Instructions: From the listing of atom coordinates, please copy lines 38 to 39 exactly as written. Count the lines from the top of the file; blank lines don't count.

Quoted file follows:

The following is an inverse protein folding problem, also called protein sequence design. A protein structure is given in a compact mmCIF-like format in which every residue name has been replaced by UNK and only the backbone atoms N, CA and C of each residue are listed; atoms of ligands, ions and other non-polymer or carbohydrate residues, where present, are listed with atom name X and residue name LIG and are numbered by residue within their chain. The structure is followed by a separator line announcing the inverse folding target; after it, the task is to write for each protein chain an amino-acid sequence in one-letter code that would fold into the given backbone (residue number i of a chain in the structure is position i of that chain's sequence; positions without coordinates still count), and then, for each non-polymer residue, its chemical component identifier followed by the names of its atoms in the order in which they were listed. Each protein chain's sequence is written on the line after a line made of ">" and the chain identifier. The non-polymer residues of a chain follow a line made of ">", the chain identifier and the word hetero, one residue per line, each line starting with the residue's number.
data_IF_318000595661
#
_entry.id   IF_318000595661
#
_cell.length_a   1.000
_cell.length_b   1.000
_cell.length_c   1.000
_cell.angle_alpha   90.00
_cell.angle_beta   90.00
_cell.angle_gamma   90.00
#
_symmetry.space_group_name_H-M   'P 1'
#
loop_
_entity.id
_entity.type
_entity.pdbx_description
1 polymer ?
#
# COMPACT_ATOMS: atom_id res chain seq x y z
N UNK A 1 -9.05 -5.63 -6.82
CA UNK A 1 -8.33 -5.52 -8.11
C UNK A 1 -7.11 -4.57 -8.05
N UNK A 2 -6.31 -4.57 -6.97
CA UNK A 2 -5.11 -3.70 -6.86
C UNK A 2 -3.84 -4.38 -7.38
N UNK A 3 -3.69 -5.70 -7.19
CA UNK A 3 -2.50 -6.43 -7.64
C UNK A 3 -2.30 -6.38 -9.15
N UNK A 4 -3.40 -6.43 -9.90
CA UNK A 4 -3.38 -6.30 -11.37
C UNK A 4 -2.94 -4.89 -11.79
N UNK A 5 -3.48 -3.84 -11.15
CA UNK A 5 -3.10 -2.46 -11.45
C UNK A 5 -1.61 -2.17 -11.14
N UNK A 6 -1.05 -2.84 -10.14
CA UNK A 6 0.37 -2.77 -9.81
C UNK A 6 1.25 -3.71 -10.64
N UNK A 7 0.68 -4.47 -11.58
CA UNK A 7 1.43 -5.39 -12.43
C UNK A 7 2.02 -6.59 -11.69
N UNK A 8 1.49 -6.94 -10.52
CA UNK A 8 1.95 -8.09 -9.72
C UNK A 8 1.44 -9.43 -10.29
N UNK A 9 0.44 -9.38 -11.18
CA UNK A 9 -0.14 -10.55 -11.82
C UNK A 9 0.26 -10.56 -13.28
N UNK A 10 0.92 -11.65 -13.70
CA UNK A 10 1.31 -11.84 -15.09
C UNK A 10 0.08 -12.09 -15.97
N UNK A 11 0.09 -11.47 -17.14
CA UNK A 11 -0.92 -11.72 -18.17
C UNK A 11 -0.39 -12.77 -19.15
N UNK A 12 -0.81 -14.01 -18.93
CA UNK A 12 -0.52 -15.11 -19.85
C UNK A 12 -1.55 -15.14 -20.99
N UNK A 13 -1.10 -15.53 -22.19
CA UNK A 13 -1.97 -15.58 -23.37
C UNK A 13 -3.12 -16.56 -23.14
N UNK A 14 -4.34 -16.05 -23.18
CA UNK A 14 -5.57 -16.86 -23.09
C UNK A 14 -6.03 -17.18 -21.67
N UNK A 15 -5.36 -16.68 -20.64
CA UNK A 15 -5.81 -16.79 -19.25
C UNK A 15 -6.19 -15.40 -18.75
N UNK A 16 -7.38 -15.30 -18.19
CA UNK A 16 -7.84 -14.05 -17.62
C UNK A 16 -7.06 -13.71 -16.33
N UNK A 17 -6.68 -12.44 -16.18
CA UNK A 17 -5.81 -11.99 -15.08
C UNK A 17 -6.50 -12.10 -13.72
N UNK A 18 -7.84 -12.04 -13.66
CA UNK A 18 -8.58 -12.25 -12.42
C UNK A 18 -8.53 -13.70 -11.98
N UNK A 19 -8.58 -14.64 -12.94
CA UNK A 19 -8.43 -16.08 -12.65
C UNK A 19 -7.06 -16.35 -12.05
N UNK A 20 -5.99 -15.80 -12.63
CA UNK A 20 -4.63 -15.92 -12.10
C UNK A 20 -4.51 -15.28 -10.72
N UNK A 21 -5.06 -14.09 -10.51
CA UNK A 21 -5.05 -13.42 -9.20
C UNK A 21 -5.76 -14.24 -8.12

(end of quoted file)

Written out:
CA UNK A 6 0.37 -2.77 -9.81
C UNK A 6 1.25 -3.71 -10.64